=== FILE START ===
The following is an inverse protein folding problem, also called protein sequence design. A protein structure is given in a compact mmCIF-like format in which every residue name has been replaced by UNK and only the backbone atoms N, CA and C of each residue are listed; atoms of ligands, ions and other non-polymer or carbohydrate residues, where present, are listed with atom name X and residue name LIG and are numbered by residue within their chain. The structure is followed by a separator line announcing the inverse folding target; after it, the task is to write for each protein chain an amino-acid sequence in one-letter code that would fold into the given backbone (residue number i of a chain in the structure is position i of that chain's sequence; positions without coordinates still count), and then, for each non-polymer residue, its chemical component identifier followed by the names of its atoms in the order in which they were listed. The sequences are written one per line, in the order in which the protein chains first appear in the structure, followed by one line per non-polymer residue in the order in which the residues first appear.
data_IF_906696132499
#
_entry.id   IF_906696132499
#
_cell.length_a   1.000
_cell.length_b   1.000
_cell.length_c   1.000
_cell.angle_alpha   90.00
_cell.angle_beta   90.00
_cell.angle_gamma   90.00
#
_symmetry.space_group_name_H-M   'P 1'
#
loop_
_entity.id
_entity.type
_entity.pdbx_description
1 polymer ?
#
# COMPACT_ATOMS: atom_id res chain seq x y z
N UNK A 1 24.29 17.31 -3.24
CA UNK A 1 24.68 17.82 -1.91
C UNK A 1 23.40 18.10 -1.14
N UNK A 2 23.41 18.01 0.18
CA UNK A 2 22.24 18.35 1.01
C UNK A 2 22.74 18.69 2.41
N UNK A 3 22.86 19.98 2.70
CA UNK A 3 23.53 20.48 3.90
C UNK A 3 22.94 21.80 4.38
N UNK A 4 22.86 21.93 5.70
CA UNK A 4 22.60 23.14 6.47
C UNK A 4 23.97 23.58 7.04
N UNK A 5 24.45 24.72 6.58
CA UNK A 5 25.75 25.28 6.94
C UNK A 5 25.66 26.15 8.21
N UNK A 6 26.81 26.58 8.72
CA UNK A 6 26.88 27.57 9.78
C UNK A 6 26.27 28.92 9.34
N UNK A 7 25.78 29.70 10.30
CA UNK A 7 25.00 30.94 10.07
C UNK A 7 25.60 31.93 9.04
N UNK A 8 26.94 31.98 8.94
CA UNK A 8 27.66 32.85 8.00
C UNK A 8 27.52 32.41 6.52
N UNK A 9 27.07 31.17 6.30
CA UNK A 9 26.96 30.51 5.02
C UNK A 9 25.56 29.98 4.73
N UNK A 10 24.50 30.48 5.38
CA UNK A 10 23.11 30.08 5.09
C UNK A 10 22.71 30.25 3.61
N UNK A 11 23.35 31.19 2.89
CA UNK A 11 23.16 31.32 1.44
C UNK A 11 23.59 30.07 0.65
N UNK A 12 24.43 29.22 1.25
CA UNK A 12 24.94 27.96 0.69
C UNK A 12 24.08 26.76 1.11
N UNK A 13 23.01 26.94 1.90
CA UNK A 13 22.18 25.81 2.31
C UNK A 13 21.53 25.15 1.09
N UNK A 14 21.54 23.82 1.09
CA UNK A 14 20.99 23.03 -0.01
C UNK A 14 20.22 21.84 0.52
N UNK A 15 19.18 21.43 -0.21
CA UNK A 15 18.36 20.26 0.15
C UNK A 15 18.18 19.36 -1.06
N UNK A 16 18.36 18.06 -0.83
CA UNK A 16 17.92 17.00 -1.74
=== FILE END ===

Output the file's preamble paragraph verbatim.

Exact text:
The following is an inverse protein folding problem, also called protein sequence design. A protein structure is given in a compact mmCIF-like format in which every residue name has been replaced by UNK and only the backbone atoms N, CA and C of each residue are listed; atoms of ligands, ions and other non-polymer or carbohydrate residues, where present, are listed with atom name X and residue name LIG and are numbered by residue within their chain. The structure is followed by a separator line announcing the inverse folding target; after it, the task is to write for each protein chain an amino-acid sequence in one-letter code that would fold into the given backbone (residue number i of a chain in the structure is position i of that chain's sequence; positions without coordinates still count), and then, for each non-polymer residue, its chemical component identifier followed by the names of its atoms in the order in which they were listed. The sequences are written one per line, in the order in which the protein chains first appear in the structure, followed by one line per non-polymer residue in the order in which the residues first appear.